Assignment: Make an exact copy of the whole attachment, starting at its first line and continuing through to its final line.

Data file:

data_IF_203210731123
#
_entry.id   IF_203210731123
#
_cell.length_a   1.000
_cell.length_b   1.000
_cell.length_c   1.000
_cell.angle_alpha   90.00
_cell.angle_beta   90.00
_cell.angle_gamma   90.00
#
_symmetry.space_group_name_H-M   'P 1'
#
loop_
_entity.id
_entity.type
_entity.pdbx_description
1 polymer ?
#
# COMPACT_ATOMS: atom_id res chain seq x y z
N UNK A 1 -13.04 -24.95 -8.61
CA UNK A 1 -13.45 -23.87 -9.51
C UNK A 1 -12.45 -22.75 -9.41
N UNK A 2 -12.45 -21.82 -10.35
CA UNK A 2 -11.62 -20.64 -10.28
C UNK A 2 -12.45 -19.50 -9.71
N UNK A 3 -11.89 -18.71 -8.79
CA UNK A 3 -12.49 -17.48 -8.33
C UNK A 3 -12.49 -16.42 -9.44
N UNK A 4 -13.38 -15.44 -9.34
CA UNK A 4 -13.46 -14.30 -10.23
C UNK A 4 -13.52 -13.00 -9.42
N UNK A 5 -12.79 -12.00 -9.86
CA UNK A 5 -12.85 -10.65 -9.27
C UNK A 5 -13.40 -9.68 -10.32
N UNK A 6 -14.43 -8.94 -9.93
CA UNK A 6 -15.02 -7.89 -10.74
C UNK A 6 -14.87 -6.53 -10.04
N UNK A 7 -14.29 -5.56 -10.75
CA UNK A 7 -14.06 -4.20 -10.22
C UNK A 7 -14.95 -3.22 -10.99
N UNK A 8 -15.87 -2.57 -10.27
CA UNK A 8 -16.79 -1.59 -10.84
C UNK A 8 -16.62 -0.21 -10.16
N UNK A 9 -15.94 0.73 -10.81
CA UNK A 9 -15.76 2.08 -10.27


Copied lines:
data_IF_203210731123
#
_entry.id   IF_203210731123
#
_cell.length_a   1.000
_cell.length_b   1.000
_cell.length_c   1.000
_cell.angle_alpha   90.00
_cell.angle_beta   90.00
_cell.angle_gamma   90.00
#
_symmetry.space_group_name_H-M   'P 1'
#
loop_
_entity.id
_entity.type
_entity.pdbx_description
1 polymer ?
#
# COMPACT_ATOMS: atom_id res chain seq x y z
N UNK A 1 -13.04 -24.95 -8.61
CA UNK A 1 -13.45 -23.87 -9.51
C UNK A 1 -12.45 -22.75 -9.41
N UNK A 2 -12.45 -21.82 -10.35
CA UNK A 2 -11.62 -20.64 -10.28
C UNK A 2 -12.45 -19.50 -9.71
N UNK A 3 -11.89 -18.71 -8.79
CA UNK A 3 -12.49 -17.48 -8.33
C UNK A 3 -12.49 -16.42 -9.44
N UNK A 4 -13.38 -15.44 -9.34
CA UNK A 4 -13.46 -14.30 -10.23
C UNK A 4 -13.52 -13.00 -9.42
N UNK A 5 -12.79 -12.00 -9.86
CA UNK A 5 -12.85 -10.65 -9.27
C UNK A 5 -13.40 -9.68 -10.32
N UNK A 6 -14.43 -8.94 -9.93
CA UNK A 6 -15.02 -7.89 -10.74
C UNK A 6 -14.87 -6.53 -10.04
N UNK A 7 -14.29 -5.56 -10.75
CA UNK A 7 -14.06 -4.20 -10.22
C UNK A 7 -14.95 -3.22 -10.99
N UNK A 8 -15.87 -2.57 -10.27
CA UNK A 8 -16.79 -1.59 -10.84
C UNK A 8 -16.62 -0.21 -10.16
N UNK A 9 -15.94 0.73 -10.81
CA UNK A 9 -15.76 2.08 -10.27